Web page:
Lily-of-the valley are harbingers of brighter days ahead. Green is the colour of hope and is connected with the colour of springtime; hope represents the faith that things will improve after a period of difficulty, like the renewal of flowers and plants after the winter season regardless of the virus. Pollution levels are now lower and that can only be a good thing for nature to thrive and improve our immune systems. Maybe there will be things to learn after this crisis enabling us to rethink how we live our lives and how we can protect our natural world. 🌿 I made this very delicate hat for a competition. It didn't win but to me it it will always be a winner. Looking at it makes me happy and emotional. I loved the challenge of making a hat completely by hand. Sewing the wire in to the straw braid and hand sewing the edges took days but it was a really therapeutic project. 🌿 It currently sits under a big glass dome looking very green and positive. I hope it brings you some cheer in these difficult times. 🌿 A big thank you to my beautiful friend Sue @cesuemac for modelling it with such serenity and for Ian my photographer @skellu 🌱🌿🌱🌿 #lilyofthevalley #handmade #flowermaker #silkflowers #millinerymaker #millineryflowers #positivenews @bumble_mag @selvedgemagazine @bloom_the_magazine @hortusjournal #greenforce #healing #beautifulobjects #environment #botanical #naturecure #lookafteryourself #craftmanship #creativelifehappylife #hatalkcompetition

A post shared by Anne Tomlin (@annetomlinflowers) on

Happy news from Bhutan on the safe arrival of a new prince on Thursday.
View this post on Instagram

❀ Announcement ❀ We are honoured to announce the birth of the second Royal Child of Their Majesties The King and Queen, a Prince, on the 19th of March 2020, corresponding with the 25th day of the 1st month of the Male Iron Rat year, in Lingkana Palace, Thimphu. Her Majesty and the royal baby are in good health, and His Royal Highness The Gyalsey was delighted to meet his younger brother. Their Majesties express their gratitude to the medical team, the Zhung Dratshang and to everyone for their well-wishes and prayers. While this remains a very happy occasion for the Royal family and the nation and people of Bhutan, Their Majesties wish to remind all Bhutanese to be mindful, responsible and supportive to each other in the wake of the COVID-19 virus. Their Majesties have everyone whose lives have been affected by this global pandemic in their thoughts and prayers. (Royal photograph taken in February 2020) #RoyalBaby #Bhutan #Prince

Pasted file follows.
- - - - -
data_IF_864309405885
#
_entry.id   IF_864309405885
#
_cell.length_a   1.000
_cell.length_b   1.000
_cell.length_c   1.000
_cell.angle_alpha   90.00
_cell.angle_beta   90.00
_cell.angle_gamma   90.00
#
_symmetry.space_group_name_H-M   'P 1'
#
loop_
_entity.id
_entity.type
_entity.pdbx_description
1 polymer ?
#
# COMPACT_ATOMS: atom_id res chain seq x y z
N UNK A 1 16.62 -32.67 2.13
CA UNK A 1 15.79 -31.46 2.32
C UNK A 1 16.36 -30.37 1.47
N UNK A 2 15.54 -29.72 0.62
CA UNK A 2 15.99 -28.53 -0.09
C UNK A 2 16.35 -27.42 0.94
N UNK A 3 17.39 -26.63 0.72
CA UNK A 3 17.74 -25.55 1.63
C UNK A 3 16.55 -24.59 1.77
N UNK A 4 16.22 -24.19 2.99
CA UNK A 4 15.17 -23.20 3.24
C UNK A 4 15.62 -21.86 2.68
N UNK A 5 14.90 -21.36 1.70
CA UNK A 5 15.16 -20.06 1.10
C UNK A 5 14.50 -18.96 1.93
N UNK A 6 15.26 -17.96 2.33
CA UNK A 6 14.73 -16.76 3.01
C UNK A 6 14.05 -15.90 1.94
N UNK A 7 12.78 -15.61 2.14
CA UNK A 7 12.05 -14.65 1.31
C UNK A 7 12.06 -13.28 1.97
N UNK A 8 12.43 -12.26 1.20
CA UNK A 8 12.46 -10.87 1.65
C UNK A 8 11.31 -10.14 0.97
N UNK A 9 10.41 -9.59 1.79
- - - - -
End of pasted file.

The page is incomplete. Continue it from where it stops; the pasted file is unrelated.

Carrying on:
A post shared by His Majesty King Jigme Khesar (@kingjigmekhesar) on

The Belgian princes and princesses sharing waffles with the staff and residents of two nursing homes.
View this post on Instagram

Solidair met de meest kwetsbaren: huisgemaakte wafels voor de bewoners en zorgpersoneel van twee rusthuizen en telefonische contacten met eenzame bejaarden. Samen sterk tegen Corona!⁣ —————⁣ Solidarité avec les personnes âgées : gaufres faites maison pour les résidents et le personnel soignant de deux maisons de repos et contacts téléphoniques pour soutenir les personnes âgées isolées. Tous ensemble contre le Corona !⁣ —————⁣ Solidarity with the most vulnerable: home-made waffles for the residents and nursing staff of two nursing homes and telephone conversations with lonely elderly people. Strong together against Corona!⁣ ⁣ #Belgianwaffles #waffles #wafels #gaufres #belges #gauffres #ouderen #elderly #personnesâgées #SamenTegenCorona #EnsembleContreCorona #GemeinsamGegenCorona #confinement #TogetherAgainstCorona #Corona #Covid_19 #COVID19BE #CoronaVirus #BelgianRoyalPalace #MonarchieBe

A post shared by Belgian Royal Palace (@belgianroyalpalace) on

What are you doing to spread support and encouragement these days?

Photos from social media as indicated

This Week’s Extras

On Tuesday, January 14, Princess Margriet arrived at the Royal Palace in Amsterdam for the annual New Year’s reception in a casual, navy hat (she and other members of the Dutch royal family changed into formal attire inside the Palace!)
Embed from Getty Images
Burgundy felt brimmed hat on Empress Masako for the the 40th anniversary ceremony of the National Rehabilitation Center for Disabled People & the National Occupational Rehabilitation Center on January 22. The windowpane pleated silk on her lapel is repeated on the hatband for an interesting touch.
Fun connection made for Princess Tsuguko’s burgundy hat- it seems to date back as far as 1993
Zara Tindall in a heathered grey felt fedora with darker grey hatband today at the Festival Trials Day at Cheltenham Racecourse
Embed from Getty Images
British milliner Jane Corbett shared this photo of a bespoke hat she created and was shipping off to a lucky client. Many of you will recognize it…